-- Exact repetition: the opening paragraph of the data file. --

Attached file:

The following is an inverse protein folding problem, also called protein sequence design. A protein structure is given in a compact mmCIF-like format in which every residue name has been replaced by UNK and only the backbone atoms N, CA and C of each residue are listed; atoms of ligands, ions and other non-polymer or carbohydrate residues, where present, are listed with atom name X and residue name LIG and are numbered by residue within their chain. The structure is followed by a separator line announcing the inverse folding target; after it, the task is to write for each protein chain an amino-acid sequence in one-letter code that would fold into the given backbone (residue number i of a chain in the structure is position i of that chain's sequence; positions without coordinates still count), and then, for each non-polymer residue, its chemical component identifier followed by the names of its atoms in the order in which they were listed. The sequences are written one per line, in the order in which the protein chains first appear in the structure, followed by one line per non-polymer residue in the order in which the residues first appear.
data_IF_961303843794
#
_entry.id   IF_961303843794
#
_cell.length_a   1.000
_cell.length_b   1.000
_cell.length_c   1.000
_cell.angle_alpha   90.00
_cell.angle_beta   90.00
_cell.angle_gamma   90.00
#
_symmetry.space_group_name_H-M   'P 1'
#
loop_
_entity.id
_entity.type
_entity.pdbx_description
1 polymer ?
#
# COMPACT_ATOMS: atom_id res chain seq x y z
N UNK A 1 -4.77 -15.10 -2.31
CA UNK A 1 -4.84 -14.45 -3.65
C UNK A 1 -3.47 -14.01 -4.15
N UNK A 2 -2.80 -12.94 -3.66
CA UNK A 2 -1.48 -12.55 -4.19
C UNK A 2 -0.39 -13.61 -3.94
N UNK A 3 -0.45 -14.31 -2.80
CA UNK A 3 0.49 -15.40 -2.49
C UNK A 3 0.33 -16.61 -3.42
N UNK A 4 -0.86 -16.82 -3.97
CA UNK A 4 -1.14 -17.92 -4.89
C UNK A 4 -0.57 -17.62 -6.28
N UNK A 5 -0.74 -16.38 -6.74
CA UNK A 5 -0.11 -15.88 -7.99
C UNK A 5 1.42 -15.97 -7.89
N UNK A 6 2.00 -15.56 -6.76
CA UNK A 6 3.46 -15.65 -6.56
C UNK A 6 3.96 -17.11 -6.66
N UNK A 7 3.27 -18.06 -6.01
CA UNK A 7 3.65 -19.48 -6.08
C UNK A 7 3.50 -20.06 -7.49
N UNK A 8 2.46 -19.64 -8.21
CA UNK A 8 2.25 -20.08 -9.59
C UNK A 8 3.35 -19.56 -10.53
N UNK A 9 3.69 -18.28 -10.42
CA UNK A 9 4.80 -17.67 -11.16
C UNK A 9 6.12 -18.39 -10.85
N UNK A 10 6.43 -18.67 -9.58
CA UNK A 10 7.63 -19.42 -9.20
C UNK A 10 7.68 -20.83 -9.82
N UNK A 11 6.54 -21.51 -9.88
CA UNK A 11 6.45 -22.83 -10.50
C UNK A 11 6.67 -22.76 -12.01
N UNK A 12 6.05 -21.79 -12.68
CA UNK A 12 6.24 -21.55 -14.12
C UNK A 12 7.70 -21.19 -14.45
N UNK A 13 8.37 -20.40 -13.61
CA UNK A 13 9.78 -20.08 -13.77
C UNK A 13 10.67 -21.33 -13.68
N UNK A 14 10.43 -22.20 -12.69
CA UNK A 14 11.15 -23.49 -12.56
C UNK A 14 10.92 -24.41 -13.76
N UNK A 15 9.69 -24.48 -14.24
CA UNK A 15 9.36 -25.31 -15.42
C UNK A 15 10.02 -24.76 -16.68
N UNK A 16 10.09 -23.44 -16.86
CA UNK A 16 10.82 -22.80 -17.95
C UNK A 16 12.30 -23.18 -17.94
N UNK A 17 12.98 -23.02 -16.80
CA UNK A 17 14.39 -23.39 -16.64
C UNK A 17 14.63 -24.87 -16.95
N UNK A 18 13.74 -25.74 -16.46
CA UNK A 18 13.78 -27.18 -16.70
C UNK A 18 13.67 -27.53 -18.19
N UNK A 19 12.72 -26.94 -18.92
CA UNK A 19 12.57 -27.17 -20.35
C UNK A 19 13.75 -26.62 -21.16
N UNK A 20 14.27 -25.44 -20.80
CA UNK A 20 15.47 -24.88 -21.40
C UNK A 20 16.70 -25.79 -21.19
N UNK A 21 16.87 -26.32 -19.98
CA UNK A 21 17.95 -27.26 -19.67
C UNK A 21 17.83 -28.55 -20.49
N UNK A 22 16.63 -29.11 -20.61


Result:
The following is an inverse protein folding problem, also called protein sequence design. A protein structure is given in a compact mmCIF-like format in which every residue name has been replaced by UNK and only the backbone atoms N, CA and C of each residue are listed; atoms of ligands, ions and other non-polymer or carbohydrate residues, where present, are listed with atom name X and residue name LIG and are numbered by residue within their chain. The structure is followed by a separator line announcing the inverse folding target; after it, the task is to write for each protein chain an amino-acid sequence in one-letter code that would fold into the given backbone (residue number i of a chain in the structure is position i of that chain's sequence; positions without coordinates still count), and then, for each non-polymer residue, its chemical component identifier followed by the names of its atoms in the order in which they were listed. The sequences are written one per line, in the order in which the protein chains first appear in the structure, followed by one line per non-polymer residue in the order in which the residues first appear.